India tops the world in producing female graduates in STEM but ranks 19th in employing them
- According to the United Nations, women constitute merely 14% of the total 280,000 scientists, engineers and technologists in research development institutions in India.
- Despite the ground-breaking research and performance, women in the field of STEM are known to be paid less for their research work compared to men — not progressing as much in their careers.
- In a bid to ‘recruit, retain and promote’
women in STEMareas, the ministry of science and technology said that it will now rank higher education institutions — on gender equality.
As many as 40% of Indians who graduate in science, technology, engineering and maths (STEM) disciplines are women. Neither the graduates nor the country is gaining much from it though, it seems like.
Women constitute merely 14% of the total 280,000 scientists, engineers and technologists in research development institutions in India, according to the United Nations. This is despite their women-centric initiatives.
Employed researchers who are women: ARG: 53% NZL: 52% MAL: 48% IDN: 46% RSA: 45% ESP: 40% RUS: 40%… https://t.co/4exN4DnGr0— Norbert Elekes (@NorbertElekes) 1581479916000
“While girls enrolling in science for higher studies in India has seen an increase, the number of women entering the workplace is not in the same proportion,” the UN said. This is a global problem. Women represent a minority in the world of science at a mere 30%; and only 35% of the STEM students are women.
India however is a paradox where it has graduates but not researchers.
“We need a dedicated strategy not only for increasing the representation of women in the talent pipeline for STEM jobs, but also for ensuring that they thrive, incentivizing them to remain in these high-paying jobs and institutionalizing organizational cultures that enable women to advance in these fields,” Phumzile Mlambo-Ngcuka, Under-Secretary-General of the United Nations and Executive Director of UN Women said on the International Day of Women and Girls in Science on February 11.
Less published work, less pay
One of the major reasons for the low participation is the gender pay gap. Despite the ground-breaking research and performance, women in the field of STEM are known to be paid less for their research work compared to men — not progressing as much in their careers thereby.
“Girls are often made to believe they are not smart enough for STEM, or that boys and men have natural affinity for the field,” UN countered.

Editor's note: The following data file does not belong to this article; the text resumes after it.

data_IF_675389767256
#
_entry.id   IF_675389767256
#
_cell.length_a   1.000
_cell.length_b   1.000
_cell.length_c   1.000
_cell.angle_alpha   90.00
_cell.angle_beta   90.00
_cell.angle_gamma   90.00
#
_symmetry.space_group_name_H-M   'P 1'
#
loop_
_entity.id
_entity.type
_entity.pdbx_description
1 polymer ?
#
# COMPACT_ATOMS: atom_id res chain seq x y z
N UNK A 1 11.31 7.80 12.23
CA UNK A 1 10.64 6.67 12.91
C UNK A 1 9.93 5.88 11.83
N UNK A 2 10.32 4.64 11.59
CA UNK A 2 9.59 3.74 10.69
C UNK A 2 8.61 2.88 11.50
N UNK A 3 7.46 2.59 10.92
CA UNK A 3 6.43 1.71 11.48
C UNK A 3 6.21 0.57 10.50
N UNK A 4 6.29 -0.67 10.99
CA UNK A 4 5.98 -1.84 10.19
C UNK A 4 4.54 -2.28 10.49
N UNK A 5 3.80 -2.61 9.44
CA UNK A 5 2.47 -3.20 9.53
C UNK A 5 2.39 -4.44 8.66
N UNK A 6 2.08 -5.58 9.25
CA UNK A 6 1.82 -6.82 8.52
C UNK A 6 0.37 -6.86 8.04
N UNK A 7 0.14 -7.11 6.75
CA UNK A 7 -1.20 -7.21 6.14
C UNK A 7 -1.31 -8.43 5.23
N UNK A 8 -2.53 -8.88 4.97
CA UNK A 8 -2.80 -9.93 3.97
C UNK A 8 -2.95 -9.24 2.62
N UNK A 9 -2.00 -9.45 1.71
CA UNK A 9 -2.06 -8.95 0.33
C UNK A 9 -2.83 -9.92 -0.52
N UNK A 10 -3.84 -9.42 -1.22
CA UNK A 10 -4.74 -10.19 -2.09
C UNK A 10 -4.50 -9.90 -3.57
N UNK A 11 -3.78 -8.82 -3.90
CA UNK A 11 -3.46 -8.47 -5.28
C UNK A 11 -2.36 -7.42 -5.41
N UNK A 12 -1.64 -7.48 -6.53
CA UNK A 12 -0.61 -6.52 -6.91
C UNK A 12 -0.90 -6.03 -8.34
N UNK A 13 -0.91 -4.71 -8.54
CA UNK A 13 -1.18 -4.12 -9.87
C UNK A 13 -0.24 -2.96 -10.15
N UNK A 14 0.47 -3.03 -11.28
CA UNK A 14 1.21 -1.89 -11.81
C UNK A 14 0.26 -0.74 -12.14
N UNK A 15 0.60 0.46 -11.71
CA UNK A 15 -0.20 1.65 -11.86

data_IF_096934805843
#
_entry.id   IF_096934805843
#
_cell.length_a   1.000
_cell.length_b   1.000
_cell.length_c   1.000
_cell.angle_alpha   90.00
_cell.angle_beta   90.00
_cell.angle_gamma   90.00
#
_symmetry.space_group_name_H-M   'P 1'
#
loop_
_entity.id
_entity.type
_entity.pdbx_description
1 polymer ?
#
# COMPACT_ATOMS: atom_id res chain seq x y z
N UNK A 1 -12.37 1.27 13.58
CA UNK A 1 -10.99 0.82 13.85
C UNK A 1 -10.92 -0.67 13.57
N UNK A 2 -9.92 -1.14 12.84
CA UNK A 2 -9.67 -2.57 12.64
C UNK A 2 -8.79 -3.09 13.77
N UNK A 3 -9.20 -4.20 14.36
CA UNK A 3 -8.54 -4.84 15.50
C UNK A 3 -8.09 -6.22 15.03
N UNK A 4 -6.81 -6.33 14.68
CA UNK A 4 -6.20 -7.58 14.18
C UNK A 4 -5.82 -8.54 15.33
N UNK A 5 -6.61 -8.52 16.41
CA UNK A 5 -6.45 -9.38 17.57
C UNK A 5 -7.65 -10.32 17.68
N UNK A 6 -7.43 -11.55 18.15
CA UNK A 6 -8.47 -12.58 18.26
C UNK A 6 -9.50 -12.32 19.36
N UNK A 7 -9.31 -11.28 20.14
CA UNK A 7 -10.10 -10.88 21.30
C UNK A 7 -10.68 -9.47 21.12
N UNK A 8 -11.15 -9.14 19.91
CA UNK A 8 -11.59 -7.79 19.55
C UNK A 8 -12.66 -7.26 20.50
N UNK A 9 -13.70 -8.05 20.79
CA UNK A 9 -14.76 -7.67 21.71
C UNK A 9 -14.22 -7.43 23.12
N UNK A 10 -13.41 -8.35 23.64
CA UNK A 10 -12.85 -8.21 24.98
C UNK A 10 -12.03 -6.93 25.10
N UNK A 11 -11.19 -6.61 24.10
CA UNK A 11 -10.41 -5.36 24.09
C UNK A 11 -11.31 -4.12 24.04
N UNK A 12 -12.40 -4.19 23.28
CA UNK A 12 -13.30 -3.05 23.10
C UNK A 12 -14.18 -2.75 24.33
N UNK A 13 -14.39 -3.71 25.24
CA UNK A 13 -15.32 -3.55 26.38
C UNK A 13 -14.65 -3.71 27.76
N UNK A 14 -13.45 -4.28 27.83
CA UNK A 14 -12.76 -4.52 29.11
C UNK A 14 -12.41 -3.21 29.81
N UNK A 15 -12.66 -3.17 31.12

It also said that the women in the field publish fewer research papers across the world. Here too, India is an exception. A recent study published in ‘ Journal of Informetrics’ said that one in three research papers published in India, was written by a female author — in over 186 fields as per the scopus database.
In fact, in subjects such as dentistry, psychology and humanities, women were almost at par with men with one female author for every two male authors.
India’s push for women in science and research
It is possible that women might be getting little recognition and lesser pay in spite of these achievements - encouraging fewer women to come into the field. Women constitute merely 15% of faculty positions in science. In the research programmes, women account for a third of the PhD awardees.
Not just in STEM but India has a long way to go before they attain gender parity across fields and industries. According to the World Economic Forum Gender Gap Report, it will take 257 years to eliminate the prevailing gender gap in the workforce, globally. India ranks 112th in the Global Gender Gap Index in 2020.
Therefore, the universities are now striving to achieve something that has been taken for granted for long — gender parity. In January 2020, the ministry of science and technology said that it will now rank institutions — on gender equality, according to the Times of India report. And these ranks will be for those offering STEM courses.
As many as 20 Indian institutions — including Indian Institutes of Technology (IITs) and National Institutes of Science (NITs) — have joined hands to facilitate it. The government aims to rope in over 90 institutions as a part of the new grading system.
“This will definitely give a much needed thrust to the inclusion of women in academia. However a key challenge will be to define the terms of how institutions will effectively measure gender equality. They should not merely execute gender equality on paper, rather it should ensure inclusion in education and employment,” Neeti Sharma, VP, TeamLease Services told Business Insider.
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